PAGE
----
At least that's how it felt to me, a teenager in the late 80's/early 90's who wrote her book reports on an Apple IIc, joined the "programming in basic" club in high school so she could create her own Zork-type video game, and enjoyed playing Super Mario Brothers with her brother.
It wasn't cool to be a girl that was into technology - so I tried, largely unsuccessfully, to keep my geeky girl-ness on the down low.
Oh how things have changed.
Today, I fly my geek flag proudly. I'm not afraid to admit I know all of the X-Men or who came first, Gwen Stacy or Mary Jane Watson. I know the difference between gif, jpg and png files and regularly dig into html code to find out why a client's site isn't working the way I want it to. And given the choice, I will almost always pick a shiny new piece of technology over a sparkly piece of jewelry (which is why my biography says my poor daughter is going to end up inheriting a pile of old tech and junk jewelry).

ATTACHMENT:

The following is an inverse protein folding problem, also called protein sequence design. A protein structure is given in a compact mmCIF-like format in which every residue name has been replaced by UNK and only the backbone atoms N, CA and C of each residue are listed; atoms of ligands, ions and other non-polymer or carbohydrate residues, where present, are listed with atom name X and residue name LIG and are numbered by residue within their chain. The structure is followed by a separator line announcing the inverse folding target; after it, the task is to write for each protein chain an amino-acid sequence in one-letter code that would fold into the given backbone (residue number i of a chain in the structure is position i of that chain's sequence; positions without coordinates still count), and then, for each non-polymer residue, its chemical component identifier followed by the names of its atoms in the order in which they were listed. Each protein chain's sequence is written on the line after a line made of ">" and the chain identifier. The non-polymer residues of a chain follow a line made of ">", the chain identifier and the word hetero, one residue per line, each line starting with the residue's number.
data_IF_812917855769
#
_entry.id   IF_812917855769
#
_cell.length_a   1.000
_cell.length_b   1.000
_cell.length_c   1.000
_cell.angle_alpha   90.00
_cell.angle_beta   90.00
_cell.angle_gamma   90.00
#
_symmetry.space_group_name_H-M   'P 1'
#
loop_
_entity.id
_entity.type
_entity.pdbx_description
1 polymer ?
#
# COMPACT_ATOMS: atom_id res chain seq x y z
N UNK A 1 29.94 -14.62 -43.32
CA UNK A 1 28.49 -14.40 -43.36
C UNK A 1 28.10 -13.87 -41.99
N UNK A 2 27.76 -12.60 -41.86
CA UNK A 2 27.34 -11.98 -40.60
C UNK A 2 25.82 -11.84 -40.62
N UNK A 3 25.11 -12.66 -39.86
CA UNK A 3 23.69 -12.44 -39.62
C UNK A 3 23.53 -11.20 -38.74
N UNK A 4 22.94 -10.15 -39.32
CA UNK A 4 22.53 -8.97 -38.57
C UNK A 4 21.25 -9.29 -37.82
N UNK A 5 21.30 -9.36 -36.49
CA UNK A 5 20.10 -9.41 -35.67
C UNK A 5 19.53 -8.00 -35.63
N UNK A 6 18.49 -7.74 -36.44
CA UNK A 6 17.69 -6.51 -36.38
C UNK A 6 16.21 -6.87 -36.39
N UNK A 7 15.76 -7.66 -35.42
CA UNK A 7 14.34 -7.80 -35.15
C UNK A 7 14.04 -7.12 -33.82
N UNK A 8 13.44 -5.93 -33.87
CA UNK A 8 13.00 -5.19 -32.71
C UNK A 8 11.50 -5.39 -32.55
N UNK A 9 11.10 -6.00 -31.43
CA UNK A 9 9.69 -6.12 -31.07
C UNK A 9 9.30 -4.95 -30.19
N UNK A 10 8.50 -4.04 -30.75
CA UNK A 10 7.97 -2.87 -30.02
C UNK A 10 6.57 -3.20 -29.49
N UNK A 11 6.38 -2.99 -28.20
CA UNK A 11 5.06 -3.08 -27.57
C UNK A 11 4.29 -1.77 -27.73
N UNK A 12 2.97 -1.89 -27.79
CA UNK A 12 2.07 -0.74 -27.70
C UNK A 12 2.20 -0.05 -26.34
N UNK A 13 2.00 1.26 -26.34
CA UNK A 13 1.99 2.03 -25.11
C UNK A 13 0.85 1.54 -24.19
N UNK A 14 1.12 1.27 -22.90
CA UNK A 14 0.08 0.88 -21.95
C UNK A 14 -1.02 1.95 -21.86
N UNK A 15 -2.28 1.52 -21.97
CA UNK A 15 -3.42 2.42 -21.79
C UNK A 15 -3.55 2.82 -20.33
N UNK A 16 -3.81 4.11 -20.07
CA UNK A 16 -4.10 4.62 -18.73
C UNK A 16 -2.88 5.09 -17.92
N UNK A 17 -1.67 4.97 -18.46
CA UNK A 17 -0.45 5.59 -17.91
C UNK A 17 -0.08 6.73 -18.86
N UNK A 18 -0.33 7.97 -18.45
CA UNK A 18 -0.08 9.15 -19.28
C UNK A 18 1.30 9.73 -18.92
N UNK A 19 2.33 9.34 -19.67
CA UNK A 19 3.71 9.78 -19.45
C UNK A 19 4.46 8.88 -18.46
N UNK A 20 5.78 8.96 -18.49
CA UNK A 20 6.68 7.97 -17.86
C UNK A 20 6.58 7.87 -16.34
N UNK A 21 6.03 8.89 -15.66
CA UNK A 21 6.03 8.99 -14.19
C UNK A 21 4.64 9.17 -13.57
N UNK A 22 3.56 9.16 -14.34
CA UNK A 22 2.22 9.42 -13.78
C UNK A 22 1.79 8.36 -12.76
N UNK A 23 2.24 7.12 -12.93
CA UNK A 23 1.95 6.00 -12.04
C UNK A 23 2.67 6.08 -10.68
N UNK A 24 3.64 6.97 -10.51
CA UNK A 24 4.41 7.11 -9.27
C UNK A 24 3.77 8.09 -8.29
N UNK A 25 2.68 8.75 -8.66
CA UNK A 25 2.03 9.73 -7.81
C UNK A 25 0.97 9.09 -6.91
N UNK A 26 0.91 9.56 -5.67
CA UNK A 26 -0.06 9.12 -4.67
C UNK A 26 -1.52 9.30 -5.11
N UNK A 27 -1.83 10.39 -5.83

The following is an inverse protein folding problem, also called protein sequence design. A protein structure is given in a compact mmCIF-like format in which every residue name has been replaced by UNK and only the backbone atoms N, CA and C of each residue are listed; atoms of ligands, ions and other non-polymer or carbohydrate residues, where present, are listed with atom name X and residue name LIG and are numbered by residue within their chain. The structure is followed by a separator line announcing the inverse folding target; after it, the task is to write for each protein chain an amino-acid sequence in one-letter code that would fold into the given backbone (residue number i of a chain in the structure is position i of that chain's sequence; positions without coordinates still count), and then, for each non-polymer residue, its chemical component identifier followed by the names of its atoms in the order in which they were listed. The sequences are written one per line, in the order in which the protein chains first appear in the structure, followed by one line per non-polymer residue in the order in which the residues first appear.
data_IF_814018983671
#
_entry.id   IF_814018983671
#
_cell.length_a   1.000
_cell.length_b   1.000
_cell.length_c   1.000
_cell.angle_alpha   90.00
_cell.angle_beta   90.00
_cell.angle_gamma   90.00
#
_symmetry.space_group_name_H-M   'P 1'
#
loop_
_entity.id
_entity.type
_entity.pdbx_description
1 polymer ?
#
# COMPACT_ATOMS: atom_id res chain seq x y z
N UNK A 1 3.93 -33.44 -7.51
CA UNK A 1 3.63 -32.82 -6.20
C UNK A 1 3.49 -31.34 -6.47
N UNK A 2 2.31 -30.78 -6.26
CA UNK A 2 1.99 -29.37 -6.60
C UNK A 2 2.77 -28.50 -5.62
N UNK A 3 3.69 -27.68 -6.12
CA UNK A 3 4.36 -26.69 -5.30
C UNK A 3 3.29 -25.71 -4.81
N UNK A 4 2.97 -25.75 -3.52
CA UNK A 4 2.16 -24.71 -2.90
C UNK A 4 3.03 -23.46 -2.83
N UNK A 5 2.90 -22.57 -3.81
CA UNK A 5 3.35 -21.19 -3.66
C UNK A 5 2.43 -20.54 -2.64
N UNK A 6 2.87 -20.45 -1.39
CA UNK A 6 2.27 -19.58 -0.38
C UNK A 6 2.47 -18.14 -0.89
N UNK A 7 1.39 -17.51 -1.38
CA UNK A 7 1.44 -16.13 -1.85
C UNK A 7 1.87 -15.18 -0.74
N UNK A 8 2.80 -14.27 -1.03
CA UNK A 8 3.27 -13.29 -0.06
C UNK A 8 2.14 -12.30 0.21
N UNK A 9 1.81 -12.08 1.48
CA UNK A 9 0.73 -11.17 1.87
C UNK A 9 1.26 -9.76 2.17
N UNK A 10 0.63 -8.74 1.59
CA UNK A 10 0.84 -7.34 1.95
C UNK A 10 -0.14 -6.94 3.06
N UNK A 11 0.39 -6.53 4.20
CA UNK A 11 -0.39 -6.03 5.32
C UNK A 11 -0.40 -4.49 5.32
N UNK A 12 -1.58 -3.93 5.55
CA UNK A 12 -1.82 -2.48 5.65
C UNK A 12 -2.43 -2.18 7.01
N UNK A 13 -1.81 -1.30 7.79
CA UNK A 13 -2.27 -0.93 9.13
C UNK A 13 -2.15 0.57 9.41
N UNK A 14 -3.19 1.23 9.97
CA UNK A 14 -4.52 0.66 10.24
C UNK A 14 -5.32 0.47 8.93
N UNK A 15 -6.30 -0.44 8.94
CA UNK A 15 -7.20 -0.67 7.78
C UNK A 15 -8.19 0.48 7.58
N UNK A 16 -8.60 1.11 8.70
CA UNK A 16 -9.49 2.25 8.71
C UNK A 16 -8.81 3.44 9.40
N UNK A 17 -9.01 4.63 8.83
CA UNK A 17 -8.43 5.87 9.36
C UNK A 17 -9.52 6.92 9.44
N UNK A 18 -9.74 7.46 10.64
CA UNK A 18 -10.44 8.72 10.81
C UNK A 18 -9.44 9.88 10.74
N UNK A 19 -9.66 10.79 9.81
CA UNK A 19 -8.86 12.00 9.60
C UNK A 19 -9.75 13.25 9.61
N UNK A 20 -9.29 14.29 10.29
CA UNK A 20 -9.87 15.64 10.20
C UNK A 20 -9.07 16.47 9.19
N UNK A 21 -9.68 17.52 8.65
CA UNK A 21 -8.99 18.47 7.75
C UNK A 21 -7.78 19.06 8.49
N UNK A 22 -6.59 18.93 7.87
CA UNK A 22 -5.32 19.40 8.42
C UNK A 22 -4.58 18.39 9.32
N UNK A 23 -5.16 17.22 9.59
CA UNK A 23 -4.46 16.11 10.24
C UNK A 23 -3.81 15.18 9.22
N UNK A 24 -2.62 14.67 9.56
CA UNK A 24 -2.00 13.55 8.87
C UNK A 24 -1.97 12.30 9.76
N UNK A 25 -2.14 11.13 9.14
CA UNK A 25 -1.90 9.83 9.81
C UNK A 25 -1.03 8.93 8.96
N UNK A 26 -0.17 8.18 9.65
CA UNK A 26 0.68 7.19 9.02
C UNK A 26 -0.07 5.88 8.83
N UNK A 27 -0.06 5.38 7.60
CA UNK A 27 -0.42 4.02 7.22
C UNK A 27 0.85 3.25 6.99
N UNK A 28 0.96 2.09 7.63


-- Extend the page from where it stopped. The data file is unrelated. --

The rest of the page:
Which is why next week I will be joining over 350 women at Geek Girl Boot Camp, a day-long event on Cape Cod which is designed to help empower women through technology. During the event, women like myself will be lending our knowledge on all things technical to women who want to learn more about how they can use technology. There are sessions on blogging and podcasting, video and photography, social media, business, and computer basics. Attendees looking for more specific instruction can stop by the Help Desk for demos on things like how to sign up for Facebook or how to use Flickr.
Despite the fact that I just found out I have to wear a uniform (happily it is pink), I'm really excited for this opportunity to connect with a community of Geek Girls, and helping others be the geeks they want to be.
Are you a Geek Girl? Do you want to be?